158681502When people find out I’m a writer, the most common questions I get are about my writing process. I’ve composed a list of them here. This is in no way all of them, and if there’s something you are still curious about, feel free to add it to the comments and I’ll do my best to answer them.

How do you come up with your stories?

I get these from all different sources. Sometimes I hear a song, sometimes it might be something I’ve read and I think, hey, I would like to read a story about x, sometimes I have a dream, sometimes they just pop into my head, one time, I saw a billboard and got an idea.

I think once you open your mind up to ideas, you’ll find them everywhere.

How often do you write?

I try to write every day. Of course, that would be in a perfect world. Sometimes it may be a day or two between, but I don’t beat myself up over it. Sometimes writing consists of a blog post or a few paragraphs scribbled out on a notepad. I write when I can and for as long as that day will allow – be it two minutes or two hours.

What do you like to read?

I like to read YA, but I don’t limit myself to that. I’ll read whatever will hold my attention whether it’s a suspense, memoir, middle-grade, or anything in between.

What’s your favorite book?

This is a hard one to answer as there are so many great books out there. But one book I could read over and over again would be THE SCREWTAPE LETTERS by C.S. Lewis.

How do you come up with character names?

For a majority of my characters, I will search baby-name websites. I’ve made my husband nervous a time or two by this, but after the explanation, he’s fine. I like for character’s names to mean something. Like John in CROSSROADS means beloved and Logan means hollow. But sometimes, especially on the sub-characters, I will just pick them at random but try not to pick ones that sound too close together.

How do you keep all the characters separated in your head?

That is hard to do, so I do not rely so much on my mind to remember every detail, but use character questionnaires and Pinterest.pinterest-pin-quote-2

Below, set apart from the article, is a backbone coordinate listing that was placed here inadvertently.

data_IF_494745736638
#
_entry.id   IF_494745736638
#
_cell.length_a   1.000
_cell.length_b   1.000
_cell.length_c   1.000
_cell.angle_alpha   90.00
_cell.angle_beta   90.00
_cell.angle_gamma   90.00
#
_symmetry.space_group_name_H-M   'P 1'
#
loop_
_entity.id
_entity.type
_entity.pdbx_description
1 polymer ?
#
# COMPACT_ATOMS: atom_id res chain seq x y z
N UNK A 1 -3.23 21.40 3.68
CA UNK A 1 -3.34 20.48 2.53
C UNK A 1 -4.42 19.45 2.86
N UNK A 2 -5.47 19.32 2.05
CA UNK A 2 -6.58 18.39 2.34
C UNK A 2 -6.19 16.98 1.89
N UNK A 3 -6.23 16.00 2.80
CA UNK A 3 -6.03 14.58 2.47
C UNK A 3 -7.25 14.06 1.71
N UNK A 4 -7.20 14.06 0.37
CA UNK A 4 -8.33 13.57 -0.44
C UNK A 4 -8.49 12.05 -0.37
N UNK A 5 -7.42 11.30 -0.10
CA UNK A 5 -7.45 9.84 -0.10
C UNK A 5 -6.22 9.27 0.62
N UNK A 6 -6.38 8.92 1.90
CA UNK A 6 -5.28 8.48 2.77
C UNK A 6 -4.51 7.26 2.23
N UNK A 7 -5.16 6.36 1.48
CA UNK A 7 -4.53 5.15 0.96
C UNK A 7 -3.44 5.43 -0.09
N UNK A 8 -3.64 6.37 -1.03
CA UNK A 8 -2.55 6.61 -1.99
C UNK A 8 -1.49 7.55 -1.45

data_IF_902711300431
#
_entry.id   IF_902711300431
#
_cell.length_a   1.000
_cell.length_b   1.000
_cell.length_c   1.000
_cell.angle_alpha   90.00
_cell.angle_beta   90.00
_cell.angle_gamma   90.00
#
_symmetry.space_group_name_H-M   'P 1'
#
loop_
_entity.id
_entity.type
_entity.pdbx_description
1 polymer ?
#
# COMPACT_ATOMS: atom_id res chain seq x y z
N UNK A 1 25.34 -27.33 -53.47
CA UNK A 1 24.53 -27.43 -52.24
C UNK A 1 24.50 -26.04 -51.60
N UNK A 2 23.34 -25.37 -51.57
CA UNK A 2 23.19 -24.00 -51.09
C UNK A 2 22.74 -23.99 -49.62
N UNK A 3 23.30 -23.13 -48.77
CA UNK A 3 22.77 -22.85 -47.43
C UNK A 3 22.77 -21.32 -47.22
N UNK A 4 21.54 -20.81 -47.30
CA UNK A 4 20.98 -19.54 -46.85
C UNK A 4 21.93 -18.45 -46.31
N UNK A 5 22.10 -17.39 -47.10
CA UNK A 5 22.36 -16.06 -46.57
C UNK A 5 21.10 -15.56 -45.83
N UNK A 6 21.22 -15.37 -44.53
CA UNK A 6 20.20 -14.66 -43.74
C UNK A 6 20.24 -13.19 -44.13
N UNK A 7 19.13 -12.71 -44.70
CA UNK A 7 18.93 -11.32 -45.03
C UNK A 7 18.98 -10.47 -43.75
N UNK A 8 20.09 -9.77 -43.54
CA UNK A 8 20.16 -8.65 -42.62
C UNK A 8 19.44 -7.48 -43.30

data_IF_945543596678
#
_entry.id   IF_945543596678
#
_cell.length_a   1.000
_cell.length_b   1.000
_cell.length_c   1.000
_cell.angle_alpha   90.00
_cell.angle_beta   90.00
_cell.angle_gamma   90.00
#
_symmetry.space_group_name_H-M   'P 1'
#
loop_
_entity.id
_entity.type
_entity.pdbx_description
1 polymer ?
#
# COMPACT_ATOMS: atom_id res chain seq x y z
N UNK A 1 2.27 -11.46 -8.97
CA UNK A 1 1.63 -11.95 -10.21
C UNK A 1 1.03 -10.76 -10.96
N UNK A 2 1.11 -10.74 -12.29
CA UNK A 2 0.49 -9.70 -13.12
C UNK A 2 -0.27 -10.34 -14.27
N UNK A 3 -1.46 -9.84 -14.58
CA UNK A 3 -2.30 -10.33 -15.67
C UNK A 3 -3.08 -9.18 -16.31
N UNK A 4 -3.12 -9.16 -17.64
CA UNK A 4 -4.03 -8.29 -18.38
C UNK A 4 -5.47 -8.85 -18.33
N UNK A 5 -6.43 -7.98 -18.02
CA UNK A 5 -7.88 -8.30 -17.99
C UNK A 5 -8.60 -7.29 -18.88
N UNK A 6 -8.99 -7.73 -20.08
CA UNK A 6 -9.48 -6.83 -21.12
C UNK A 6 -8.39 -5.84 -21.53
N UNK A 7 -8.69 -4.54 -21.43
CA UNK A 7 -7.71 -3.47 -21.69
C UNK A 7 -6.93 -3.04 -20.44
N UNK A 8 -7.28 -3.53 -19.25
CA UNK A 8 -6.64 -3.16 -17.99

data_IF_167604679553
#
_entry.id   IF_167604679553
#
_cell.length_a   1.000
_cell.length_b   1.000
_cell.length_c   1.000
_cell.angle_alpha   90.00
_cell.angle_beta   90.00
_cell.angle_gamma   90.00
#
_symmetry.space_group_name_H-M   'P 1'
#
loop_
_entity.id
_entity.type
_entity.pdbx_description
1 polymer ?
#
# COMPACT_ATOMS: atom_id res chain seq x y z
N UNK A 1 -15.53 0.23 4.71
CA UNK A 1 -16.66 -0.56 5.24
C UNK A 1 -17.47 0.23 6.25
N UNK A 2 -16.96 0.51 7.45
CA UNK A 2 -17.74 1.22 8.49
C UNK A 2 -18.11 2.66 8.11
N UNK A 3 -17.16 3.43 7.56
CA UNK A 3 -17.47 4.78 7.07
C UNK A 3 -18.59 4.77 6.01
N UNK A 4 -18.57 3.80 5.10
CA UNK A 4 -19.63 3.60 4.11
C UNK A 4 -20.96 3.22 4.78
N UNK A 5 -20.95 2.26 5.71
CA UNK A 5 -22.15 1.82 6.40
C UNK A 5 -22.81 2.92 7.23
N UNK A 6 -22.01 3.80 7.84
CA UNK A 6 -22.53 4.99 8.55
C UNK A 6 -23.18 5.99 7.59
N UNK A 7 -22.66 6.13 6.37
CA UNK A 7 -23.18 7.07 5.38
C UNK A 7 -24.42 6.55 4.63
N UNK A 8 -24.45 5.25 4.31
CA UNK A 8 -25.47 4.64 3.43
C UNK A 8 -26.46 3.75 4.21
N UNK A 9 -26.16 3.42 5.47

The character questionnaires are perfect for finding out what makes the characters tic, and although some of this information may not ever be revealed in the book, it helps you to know your character on such a level that you know what decision he would make and why without betraying their fundamental elements of who they are.

Pinterest is one of the greatest tools I’ve found. When I have the outline of the story down, I will create a board for it and pick out my characters, the places they live, the little trinkets and whatnots that are tied to them, the town, everything. This helps me to see the story when I’m writing a scene. I pull up the character and remember that x has blue eyes and y has green, keeping me from mixing up the two.

Since you’ve self-published and traditionally published, which do prefer?

That’s another hard question as both have pros and cons.

Self-publishing has come a long way even in the last year or so. More and more authors are taking control of their books and putting them out there for the world to read. Self-publishing gives the author more control over the cover, the content, formatting, ebook rights, etc. and it gives you a higher percentage when it comes to royalties. But the downside is that the author is responsible for the cover, the content, formatting, ebook, etc. So you get the idea. You also continue to hold the rights to your book should something fabulous come along such as a movie deal. We can dream big, right?

Traditional publishing is working with a group of people to get the book ready for the world. You have the editors, the graphic artists, the layout designers, etc. I my case, I had a fabulous team all the way around, so I don’t have any complaints, but I have heard horror stories from other authors. But don’t get me wrong, I really like the traditional path as well. It helps to have a team out there, not only to help build the book, but also to promote it. The downside is you get a smaller percentage of the royalties. You also have to be careful on what you are giving up as far as rights go.

Writers must make a lot, huh?

Ummm, let me just say that I still have a day job. Does that answer your question?

Writers are not guaranteed a profit. I mean, can you really predict if your book will be the right kind of book at exactly the right time in the market and that the reader will find you exact title when there are thousands of others out there? If so, please stop and message me this very minute.

Don’t get me wrong, there are a some that make lots and lots from their writing, but a majority of us write because that’s what we love to do so. I make a few bucks here and there, but to write full-time and still be able to eat? Maybe for one week out of the year. But it’s those pesky fifty-one other weeks that I worry about.

Do you outline or just write without any structure?

Both. I have plot points, scenes that I know will happen during the book. I write these down on index cards and them spread them out, rearranging until they make sense to me in that order. Once I have that, I start with the first scene and steer my characters toward the second scene, all the while hoping that they will comply and take that path. Sometimes they don’t and I have to yank them back into submission. But sometimes their unruliness takes the story to a better place and I let them run free for a few pages before reigning them in.

Like I stated at the top of this page, this is not a complete list by any means. If there’s a question you want answered, just leave it in the comment section below and I’ll do my best to answer it. Heck, I may even add it to the page.

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